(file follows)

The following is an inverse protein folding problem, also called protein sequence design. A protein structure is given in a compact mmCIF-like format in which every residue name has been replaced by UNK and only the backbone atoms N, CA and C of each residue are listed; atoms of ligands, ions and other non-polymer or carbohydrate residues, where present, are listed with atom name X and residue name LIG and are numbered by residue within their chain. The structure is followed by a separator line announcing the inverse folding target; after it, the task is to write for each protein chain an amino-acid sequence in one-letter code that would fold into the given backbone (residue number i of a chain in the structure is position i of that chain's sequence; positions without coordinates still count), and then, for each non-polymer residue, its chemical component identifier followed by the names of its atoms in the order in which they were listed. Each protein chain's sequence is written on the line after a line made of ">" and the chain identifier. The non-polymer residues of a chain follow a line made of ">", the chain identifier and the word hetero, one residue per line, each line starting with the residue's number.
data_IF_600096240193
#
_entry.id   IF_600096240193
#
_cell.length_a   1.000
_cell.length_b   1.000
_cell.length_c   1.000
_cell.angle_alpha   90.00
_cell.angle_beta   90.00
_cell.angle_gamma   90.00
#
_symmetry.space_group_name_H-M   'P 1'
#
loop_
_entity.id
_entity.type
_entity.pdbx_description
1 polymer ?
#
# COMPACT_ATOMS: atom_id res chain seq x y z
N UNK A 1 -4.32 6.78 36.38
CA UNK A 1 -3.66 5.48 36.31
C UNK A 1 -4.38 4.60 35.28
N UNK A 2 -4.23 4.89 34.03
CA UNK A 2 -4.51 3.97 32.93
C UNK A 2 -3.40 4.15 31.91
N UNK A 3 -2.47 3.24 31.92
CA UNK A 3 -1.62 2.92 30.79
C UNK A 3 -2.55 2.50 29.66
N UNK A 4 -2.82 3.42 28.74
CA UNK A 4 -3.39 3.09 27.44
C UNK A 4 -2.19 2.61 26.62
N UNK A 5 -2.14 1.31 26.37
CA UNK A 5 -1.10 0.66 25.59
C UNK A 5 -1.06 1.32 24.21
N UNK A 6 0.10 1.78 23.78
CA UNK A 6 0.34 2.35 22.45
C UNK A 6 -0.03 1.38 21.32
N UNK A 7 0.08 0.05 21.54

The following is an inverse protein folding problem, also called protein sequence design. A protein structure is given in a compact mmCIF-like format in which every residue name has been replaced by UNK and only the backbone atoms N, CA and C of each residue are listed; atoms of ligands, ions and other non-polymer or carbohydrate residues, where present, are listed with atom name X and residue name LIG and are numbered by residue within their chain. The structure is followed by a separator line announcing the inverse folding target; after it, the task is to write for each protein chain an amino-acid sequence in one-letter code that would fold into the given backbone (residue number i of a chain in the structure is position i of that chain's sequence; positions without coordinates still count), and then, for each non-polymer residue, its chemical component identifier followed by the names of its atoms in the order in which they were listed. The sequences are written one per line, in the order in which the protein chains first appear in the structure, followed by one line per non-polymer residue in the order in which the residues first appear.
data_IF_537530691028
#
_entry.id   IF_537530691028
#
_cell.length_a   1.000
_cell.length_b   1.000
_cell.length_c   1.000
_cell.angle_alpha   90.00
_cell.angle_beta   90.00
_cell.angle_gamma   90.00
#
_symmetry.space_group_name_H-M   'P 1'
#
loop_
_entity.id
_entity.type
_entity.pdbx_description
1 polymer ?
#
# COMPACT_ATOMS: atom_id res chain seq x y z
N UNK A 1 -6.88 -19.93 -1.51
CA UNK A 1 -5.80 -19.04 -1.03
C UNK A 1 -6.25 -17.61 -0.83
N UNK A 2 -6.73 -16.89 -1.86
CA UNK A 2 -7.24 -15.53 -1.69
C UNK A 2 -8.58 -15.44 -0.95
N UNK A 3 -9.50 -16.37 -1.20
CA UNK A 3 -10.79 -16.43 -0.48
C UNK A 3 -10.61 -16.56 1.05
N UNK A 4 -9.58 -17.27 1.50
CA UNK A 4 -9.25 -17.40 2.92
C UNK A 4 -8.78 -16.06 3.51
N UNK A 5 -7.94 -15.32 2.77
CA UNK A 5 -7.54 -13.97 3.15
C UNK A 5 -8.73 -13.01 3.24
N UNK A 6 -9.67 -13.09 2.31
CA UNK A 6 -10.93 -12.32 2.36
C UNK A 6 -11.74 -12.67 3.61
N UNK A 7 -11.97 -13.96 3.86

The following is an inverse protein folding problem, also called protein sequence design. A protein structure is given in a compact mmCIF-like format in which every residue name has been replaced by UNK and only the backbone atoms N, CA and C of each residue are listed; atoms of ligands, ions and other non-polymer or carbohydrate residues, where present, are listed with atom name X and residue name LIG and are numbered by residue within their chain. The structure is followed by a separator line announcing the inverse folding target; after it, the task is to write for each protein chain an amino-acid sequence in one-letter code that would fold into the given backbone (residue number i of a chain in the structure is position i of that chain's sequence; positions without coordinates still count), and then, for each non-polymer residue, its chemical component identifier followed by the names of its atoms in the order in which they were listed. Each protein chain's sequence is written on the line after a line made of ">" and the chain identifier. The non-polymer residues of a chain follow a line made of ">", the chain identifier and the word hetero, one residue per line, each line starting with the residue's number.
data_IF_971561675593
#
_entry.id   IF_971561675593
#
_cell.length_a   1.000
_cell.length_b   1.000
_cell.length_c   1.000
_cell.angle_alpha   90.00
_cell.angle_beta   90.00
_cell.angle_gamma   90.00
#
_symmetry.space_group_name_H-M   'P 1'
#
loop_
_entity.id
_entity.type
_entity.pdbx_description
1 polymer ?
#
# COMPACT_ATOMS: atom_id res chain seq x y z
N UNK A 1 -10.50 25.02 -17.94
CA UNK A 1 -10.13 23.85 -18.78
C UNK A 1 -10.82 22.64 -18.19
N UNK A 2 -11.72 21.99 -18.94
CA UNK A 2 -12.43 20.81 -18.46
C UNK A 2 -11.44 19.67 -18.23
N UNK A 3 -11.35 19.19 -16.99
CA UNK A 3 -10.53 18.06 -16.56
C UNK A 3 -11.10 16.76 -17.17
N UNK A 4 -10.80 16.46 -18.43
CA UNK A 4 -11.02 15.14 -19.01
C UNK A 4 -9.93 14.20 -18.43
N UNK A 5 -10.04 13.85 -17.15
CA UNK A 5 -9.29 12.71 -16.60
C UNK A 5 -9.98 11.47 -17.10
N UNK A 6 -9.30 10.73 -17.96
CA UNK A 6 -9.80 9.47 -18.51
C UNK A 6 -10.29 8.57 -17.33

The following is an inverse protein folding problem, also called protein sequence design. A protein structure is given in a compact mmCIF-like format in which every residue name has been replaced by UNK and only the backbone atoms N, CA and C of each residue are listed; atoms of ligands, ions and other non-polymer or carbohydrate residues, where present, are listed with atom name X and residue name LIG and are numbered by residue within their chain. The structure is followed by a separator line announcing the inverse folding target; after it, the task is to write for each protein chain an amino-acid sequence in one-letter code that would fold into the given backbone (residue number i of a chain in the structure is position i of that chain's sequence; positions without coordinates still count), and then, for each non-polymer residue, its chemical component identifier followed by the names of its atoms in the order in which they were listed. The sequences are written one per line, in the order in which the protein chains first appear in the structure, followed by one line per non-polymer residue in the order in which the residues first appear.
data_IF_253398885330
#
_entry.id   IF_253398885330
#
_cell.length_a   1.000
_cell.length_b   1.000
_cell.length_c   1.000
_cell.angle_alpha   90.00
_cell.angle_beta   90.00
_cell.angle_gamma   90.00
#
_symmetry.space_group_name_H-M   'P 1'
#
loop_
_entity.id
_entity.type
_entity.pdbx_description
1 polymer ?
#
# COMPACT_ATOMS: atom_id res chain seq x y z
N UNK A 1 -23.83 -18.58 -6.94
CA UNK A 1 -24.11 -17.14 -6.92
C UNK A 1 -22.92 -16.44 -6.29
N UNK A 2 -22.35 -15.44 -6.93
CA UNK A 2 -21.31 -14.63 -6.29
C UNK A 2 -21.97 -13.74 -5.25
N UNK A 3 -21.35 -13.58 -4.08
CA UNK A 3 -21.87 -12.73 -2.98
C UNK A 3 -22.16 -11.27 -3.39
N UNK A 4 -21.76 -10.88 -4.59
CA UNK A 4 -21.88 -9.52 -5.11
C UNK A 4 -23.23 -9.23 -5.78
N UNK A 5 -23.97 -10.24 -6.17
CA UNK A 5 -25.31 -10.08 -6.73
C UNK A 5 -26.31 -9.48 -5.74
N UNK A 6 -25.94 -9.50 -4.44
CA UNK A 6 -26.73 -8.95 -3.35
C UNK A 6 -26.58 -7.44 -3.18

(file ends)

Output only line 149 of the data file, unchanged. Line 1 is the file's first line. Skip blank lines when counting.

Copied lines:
C UNK A 3 -22.16 -11.27 -3.39